Last November, I had the pleasure of leading a workshop for a 100 Silicon Valley nonprofit organizations in hosted by Compasspoint and generously supported by the David and Lucile Packard Foundation. The workshop was filled within 24 hours and there was a waiting list. So, we scheduled an encore today for 65 people on the waiting list.
This workshop is mostly small group work and this time I experimented with smaller sized groups - 6 participants versus 8-10. It worked much better.
I tend to do a lot of "share pairs" where people get a chance to do a debrief with someone else in the room. It helps people process what they are learning. My biggest problem as a facilitator was transitioning from the share pair back to full group. I had been using chimes. But even with the loud noise they made, it did not get everyone's attention.
Nelson Layag, who designs and delivers a lot of nonprofit trainings as part of his job at Compasspoint, shared a secret killer tip with me. He suggested that you tell people at the beginning that if the group sees you raise your hand, to raise your hand. This sweeps through the room - and gets people attention. And it worked!
Another process piece that I experimented with to ask the group to do active listenings to the report outs from the game and identify good ideas they might adapt. This idea came from Shiree Teng who I will have the honor of working with on an extended group training.
The major content theme was not "How do we find the time?," but a more subtle variation. How do integrate social media into someone's job? How do we manage it?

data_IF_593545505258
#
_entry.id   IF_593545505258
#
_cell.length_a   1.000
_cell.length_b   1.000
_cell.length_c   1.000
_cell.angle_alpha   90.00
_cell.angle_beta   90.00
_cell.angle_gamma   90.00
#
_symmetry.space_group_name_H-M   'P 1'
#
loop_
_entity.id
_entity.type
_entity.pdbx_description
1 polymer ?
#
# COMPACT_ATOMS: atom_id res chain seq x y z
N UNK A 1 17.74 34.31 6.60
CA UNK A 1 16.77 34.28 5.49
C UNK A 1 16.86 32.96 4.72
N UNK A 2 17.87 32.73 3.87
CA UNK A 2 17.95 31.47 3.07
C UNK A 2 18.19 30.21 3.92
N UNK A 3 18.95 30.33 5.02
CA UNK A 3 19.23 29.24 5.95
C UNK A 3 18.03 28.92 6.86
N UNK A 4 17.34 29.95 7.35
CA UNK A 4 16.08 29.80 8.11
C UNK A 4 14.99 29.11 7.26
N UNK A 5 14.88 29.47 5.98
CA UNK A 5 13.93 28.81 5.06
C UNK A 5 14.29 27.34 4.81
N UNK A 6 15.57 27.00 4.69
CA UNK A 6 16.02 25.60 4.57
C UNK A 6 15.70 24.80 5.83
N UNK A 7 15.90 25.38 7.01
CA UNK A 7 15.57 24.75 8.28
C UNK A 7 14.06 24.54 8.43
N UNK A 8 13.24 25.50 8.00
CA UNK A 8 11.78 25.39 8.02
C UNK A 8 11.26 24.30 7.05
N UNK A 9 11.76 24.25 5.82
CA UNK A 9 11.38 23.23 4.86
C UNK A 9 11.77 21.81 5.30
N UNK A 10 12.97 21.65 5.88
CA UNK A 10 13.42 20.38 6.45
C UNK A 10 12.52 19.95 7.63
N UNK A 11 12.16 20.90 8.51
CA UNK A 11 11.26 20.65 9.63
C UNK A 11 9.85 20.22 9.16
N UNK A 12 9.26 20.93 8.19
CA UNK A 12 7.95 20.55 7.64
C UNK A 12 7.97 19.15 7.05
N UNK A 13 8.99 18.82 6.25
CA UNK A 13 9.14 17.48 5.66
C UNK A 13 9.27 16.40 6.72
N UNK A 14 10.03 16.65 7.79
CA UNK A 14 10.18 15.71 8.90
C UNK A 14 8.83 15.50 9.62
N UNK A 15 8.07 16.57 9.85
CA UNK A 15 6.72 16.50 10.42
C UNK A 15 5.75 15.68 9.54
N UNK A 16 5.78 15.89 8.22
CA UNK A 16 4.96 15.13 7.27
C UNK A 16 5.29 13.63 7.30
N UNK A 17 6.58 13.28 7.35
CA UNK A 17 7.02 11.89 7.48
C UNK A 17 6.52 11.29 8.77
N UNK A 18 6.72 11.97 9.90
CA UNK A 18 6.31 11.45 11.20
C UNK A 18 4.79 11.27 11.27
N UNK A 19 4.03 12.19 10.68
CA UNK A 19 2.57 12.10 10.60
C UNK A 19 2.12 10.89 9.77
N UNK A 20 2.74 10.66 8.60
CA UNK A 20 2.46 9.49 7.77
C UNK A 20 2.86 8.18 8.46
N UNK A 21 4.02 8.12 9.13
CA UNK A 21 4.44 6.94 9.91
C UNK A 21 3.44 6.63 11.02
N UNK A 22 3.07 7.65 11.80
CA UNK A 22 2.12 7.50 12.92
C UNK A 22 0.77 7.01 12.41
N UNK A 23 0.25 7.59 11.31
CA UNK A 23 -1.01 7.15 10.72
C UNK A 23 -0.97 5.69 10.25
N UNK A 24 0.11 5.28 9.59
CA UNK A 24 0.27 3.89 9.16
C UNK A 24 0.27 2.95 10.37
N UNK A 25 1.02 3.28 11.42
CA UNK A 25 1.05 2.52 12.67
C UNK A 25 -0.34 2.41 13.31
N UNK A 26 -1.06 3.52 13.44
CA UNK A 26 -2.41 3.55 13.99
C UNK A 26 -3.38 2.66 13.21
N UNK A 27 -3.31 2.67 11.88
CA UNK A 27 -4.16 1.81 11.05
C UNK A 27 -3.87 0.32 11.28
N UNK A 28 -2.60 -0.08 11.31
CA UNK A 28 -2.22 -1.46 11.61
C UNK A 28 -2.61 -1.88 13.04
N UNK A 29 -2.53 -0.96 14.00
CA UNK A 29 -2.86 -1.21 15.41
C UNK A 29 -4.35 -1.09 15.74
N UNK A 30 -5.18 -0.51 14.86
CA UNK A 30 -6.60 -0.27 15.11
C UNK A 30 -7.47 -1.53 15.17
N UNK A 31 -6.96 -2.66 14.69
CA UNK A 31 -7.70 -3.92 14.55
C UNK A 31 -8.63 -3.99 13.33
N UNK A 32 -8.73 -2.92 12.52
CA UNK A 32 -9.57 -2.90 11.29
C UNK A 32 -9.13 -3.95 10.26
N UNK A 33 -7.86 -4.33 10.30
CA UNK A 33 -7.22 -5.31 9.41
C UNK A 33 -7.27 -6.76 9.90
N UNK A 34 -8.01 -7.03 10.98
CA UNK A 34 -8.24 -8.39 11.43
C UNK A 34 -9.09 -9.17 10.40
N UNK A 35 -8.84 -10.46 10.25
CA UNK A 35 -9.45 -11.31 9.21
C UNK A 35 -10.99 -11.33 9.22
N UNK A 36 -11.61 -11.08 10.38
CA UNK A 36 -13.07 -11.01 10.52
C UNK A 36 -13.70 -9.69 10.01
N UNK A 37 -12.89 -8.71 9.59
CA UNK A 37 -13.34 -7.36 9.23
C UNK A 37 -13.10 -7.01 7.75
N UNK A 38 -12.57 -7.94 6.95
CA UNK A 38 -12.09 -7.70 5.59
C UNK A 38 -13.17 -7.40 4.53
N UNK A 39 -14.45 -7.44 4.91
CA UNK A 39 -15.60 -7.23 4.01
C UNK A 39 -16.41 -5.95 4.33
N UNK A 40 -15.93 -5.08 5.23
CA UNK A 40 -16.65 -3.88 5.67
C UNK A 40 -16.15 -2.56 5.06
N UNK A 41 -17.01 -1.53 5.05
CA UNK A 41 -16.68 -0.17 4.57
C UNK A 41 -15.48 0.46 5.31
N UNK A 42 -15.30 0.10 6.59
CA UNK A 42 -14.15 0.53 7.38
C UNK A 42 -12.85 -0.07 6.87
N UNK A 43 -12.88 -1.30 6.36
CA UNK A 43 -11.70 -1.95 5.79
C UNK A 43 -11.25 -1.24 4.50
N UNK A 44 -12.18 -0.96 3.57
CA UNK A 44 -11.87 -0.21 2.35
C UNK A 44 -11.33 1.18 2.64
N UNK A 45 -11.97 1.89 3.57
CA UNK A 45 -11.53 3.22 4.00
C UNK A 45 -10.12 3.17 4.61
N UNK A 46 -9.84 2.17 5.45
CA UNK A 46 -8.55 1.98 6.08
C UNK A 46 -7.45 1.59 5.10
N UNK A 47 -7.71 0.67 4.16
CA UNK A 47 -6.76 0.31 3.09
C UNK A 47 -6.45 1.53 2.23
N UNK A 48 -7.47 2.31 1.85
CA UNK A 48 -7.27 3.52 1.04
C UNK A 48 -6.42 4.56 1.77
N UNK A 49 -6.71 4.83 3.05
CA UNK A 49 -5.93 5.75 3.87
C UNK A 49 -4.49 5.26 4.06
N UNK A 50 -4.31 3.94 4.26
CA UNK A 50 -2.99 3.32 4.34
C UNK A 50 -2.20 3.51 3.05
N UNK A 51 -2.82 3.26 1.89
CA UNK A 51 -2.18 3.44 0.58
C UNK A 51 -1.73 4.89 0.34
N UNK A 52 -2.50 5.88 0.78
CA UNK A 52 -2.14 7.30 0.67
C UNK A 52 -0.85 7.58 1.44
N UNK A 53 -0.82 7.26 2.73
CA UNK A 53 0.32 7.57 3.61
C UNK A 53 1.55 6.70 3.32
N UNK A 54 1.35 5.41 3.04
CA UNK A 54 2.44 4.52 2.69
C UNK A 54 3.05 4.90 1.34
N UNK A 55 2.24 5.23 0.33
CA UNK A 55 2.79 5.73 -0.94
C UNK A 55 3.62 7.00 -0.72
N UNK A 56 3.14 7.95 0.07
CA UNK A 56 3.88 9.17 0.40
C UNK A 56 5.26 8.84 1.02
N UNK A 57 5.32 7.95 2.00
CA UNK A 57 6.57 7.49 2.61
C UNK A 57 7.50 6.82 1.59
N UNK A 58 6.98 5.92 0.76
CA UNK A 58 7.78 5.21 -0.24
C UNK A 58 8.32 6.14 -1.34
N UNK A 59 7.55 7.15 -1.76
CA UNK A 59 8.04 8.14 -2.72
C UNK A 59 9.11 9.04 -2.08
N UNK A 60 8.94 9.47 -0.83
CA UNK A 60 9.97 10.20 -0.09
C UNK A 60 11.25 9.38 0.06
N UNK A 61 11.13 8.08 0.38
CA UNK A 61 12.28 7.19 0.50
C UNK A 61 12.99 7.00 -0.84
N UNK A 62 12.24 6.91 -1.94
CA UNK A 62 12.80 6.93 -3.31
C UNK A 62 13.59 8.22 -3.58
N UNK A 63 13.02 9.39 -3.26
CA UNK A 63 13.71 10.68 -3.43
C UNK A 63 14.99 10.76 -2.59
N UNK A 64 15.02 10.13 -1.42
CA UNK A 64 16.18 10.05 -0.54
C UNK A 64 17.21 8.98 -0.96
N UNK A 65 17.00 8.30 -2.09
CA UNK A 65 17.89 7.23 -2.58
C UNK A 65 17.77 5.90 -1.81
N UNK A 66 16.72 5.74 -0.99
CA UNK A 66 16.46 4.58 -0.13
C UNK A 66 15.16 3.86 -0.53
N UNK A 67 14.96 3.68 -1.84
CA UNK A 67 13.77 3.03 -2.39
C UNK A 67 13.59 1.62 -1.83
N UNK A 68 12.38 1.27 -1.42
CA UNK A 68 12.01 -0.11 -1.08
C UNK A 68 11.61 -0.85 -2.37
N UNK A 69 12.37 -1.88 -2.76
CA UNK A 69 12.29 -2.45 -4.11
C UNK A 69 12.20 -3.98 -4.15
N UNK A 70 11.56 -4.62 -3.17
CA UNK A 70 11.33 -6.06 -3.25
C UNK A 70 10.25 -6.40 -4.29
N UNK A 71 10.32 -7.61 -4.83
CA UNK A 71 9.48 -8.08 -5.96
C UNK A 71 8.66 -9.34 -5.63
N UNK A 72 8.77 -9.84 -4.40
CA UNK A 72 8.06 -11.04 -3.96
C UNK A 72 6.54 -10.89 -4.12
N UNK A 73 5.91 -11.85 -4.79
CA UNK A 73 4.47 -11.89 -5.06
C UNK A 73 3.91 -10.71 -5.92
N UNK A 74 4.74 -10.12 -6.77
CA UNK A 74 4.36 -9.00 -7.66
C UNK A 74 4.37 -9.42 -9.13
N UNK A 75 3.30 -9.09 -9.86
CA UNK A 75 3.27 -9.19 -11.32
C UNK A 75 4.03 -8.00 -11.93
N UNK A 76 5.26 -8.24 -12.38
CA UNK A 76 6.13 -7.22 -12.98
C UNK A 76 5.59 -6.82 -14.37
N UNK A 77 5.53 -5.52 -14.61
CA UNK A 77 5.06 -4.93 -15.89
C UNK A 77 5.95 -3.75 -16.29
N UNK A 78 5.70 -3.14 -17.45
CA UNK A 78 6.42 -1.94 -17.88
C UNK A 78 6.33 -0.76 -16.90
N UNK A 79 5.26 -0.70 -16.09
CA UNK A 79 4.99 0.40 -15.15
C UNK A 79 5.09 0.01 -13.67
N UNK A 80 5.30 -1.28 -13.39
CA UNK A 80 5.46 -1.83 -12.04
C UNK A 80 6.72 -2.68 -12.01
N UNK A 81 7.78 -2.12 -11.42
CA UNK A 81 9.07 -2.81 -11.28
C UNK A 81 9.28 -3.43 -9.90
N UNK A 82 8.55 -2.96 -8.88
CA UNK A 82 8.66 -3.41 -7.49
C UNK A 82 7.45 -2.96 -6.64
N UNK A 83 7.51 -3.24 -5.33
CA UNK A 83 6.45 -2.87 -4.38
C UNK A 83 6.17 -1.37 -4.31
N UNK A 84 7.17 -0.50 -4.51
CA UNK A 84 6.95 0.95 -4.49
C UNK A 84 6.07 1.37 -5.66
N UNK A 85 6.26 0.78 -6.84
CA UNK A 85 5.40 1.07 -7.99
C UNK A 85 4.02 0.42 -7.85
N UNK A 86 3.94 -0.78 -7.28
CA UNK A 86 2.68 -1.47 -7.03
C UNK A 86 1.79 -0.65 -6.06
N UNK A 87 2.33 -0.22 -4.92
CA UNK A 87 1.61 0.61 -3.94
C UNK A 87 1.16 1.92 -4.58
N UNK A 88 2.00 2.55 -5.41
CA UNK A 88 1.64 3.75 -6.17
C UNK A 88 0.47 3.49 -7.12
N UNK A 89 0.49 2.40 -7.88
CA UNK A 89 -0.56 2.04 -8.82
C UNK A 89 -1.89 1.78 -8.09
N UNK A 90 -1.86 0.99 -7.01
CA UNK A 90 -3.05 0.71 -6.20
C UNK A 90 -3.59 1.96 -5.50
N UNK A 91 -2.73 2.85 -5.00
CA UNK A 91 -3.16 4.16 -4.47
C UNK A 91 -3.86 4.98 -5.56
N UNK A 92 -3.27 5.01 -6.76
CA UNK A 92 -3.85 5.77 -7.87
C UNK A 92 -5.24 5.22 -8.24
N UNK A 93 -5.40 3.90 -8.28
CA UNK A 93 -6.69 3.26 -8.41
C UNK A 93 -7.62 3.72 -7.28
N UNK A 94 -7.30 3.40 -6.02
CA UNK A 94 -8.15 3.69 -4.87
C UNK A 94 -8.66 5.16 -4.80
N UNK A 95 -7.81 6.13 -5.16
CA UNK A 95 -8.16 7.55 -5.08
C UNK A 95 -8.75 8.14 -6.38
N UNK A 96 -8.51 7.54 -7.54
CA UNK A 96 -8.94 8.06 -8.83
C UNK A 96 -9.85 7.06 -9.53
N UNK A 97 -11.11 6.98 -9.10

Here are some ideas:
Interns: There are definitely pros and cons to using interns. The danger of course is to recruit an intern who is facile with the technology and simply dump the social media stuff on them. This is a bad idea. Jeremiah Owyang has some good suggestions on how to integrate the intern into the team so they understand the strategic big picture. Also the intern can help the strategy people understand the team. If you go the intern route, Kivi Leroux Miller has some tips for giving social media projects to interns . And, if you want steal a great job description for an intern and recruitment method, check this post out from the ACLU of Northern California.Free Work: Seth Godin wrote a post a while back about the difference between using interns and "free workers" people who are unemployed or underemployed who want to build their resumes.
Empower Your Fans: You can grow your social media team without making a new hires. Andy Sernovitz tells you how.
Paid Staff: Not many nonprofits have a full-time staff person doing their social media. While I haven't seen any industry wide nonprofit studies, there is some data on social media staffing for Theatres and orchestras. For those organizations in a position to talent scout for social media expertise, here's some good advice from David Armano and what should go in a job description. What I see mostly is nonprofits looking at a particular job description and figuring out how to incorporate social media responsibilities into a job that includes other responsibilities.
What resources or tips do you have to getting the social media job in your nonprofit organization?